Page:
Due to the increase in resistance to quinolones, there is a significant interest in the development of new antimicrobial medications that have minimal absorption in the intestines. This would allow for high levels of the medication in the intestines while avoiding the rare but serious toxicity of systemic drugs used in treatment and prevention. Recent research has shown promising results for rifaximin, a broad-spectrum antibacterial drug derived from rifamycin. It has been effective and safe in treating patients with bacterial infectious diarrhea who have traveled to Mexico, Guatemala, and Kenya. This medication, currently used in Italy to treat enteric bacterial infections, should be considered as a potential candidate for prophylaxis against traveler’s diarrhea and warrants further evaluation.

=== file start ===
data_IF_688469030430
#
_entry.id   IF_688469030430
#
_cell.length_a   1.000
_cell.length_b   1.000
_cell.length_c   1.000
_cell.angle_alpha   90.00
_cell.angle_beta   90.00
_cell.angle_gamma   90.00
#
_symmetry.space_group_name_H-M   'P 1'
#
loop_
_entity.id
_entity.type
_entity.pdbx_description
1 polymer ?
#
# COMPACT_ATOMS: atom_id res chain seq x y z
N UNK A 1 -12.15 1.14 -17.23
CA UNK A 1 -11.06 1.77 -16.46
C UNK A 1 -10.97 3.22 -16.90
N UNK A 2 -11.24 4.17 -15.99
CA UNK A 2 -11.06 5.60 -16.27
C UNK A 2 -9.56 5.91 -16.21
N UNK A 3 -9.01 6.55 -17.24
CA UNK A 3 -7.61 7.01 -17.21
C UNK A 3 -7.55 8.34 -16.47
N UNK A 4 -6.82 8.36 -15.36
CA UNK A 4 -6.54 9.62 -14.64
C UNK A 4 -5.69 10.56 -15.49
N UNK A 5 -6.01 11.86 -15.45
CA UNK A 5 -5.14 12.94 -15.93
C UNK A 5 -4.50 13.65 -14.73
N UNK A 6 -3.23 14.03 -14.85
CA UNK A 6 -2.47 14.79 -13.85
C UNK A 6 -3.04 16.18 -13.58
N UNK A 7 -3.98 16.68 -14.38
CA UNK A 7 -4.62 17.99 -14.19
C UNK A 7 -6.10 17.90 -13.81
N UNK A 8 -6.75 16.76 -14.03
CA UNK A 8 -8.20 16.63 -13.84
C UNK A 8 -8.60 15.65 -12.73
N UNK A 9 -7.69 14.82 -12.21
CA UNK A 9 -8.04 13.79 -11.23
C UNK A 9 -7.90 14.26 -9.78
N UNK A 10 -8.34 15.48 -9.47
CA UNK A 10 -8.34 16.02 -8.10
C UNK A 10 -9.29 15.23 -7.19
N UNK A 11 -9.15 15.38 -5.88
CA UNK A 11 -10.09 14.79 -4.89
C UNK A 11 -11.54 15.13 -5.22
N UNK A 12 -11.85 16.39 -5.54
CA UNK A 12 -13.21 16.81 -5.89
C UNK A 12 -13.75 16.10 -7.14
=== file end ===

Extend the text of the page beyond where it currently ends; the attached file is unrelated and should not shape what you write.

Bismuth subsalicylate3

Several studies have verified that the protective effectiveness of bismuth subsalicylate (BSS) is as high as 65%. This compound has been demonstrated to possess a temporary intraluminal antibacterial action in the prevention of TD. The most favorable rates of protection were documented when the substance was administered as 2 tablets taken 4 times daily (2.1 g/day) for a maximum duration of 3 weeks, as it appears that the simultaneous consumption of contaminated food and BSS provides the optimal antibacterial impact. Anecdotally, wine is said to have some form of preventative effect, but research has shown that it has a comparable effect to BSS in reducing the number of viable organisms; however, the clinical significance of these findings remains uncertain [71].

There were a number of adverse reactions reported with BSS, including transient blackening of the tongue and stools, constipation, tinnitus, and nausea. When considering malaria prophylaxis with doxycycline, it is important to note that BSS may reduce doxycycline absorption, resulting in lower levels of circulating doxycycline. Despite the high level of compliance, BBS is only rewarded with moderate protection, making it unattractive for travelers.